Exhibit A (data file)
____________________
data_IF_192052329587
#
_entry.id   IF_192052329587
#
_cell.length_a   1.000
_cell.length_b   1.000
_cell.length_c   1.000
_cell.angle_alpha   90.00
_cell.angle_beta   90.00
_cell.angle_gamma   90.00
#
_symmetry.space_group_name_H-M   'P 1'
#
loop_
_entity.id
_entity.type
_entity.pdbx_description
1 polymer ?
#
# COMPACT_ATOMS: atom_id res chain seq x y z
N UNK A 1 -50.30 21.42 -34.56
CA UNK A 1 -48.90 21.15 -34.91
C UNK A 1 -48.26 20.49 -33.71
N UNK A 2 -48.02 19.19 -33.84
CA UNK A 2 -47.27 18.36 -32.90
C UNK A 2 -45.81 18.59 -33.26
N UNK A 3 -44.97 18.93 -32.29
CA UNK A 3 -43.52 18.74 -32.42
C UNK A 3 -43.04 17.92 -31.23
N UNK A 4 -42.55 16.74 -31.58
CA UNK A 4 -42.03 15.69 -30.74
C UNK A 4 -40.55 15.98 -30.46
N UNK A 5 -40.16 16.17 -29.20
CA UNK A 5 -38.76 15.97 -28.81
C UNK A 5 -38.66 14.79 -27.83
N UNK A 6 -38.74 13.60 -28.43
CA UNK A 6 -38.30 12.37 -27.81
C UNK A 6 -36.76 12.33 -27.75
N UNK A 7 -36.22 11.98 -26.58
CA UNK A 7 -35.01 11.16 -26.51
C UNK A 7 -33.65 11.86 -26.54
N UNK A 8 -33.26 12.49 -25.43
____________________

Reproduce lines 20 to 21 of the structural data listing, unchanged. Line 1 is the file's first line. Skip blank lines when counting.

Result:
# COMPACT_ATOMS: atom_id res chain seq x y z
N UNK A 1 -50.30 21.42 -34.56